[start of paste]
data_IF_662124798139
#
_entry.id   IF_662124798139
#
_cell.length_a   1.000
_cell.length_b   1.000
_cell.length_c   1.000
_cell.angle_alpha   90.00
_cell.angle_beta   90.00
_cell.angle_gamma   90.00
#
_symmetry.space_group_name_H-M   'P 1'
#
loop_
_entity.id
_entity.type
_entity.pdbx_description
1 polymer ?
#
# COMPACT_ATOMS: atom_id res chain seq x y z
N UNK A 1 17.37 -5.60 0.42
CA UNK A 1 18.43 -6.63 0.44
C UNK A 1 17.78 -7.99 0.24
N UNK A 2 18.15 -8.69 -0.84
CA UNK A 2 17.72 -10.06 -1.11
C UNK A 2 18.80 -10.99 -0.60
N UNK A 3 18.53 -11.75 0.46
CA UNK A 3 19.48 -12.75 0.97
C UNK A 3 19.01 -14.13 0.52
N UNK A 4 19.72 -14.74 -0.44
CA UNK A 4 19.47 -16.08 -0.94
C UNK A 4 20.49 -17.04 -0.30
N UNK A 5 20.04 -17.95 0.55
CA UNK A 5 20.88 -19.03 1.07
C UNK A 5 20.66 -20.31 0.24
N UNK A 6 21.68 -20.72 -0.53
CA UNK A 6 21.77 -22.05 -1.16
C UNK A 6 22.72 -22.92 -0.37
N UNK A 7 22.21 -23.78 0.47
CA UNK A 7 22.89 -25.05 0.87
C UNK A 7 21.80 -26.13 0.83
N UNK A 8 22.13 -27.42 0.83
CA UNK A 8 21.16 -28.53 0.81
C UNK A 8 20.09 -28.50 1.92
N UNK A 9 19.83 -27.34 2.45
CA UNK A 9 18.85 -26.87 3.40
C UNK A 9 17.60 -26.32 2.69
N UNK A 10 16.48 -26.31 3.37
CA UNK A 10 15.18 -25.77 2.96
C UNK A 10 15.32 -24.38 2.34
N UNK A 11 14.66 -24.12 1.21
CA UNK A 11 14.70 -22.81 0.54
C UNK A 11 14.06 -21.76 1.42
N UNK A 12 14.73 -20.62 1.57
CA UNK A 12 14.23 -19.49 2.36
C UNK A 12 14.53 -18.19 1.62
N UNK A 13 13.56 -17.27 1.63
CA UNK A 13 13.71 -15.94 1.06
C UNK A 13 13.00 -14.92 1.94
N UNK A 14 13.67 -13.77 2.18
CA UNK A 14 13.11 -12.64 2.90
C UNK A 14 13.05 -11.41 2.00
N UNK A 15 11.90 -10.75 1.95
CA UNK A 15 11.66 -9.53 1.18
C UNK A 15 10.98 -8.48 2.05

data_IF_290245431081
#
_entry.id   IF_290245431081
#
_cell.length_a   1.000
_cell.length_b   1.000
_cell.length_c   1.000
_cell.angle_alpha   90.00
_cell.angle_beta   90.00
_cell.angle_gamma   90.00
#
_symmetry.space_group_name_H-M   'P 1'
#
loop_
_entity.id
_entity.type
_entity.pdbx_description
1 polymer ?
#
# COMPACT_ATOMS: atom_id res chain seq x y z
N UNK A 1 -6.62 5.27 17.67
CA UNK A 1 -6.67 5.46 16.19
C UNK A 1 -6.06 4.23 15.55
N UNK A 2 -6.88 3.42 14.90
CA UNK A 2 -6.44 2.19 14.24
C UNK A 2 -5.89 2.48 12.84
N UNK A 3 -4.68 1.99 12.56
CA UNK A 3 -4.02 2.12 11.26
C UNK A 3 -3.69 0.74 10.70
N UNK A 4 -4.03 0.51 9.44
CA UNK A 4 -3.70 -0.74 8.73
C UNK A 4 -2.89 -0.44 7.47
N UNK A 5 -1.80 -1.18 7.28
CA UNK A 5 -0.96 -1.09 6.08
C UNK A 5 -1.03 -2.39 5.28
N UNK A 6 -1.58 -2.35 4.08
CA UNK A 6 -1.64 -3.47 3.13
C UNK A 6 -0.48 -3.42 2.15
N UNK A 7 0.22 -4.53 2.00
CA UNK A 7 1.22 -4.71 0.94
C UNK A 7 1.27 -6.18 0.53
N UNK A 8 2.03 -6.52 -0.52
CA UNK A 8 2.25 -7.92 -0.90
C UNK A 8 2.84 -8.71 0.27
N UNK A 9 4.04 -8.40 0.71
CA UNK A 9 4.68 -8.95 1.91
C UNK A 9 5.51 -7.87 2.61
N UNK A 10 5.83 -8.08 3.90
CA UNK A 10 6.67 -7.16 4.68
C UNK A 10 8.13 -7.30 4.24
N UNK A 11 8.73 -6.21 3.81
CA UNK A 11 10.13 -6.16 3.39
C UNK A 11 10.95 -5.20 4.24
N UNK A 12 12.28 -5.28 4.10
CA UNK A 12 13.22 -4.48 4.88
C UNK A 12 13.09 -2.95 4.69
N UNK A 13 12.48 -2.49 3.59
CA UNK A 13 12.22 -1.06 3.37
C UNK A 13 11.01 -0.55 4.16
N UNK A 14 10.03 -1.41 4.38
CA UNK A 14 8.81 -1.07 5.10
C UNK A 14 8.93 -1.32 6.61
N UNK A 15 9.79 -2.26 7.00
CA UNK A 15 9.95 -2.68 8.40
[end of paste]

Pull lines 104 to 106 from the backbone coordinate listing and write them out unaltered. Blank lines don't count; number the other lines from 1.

N UNK A 7 0.22 -4.53 2.00
CA UNK A 7 1.22 -4.71 0.94
C UNK A 7 1.27 -6.18 0.53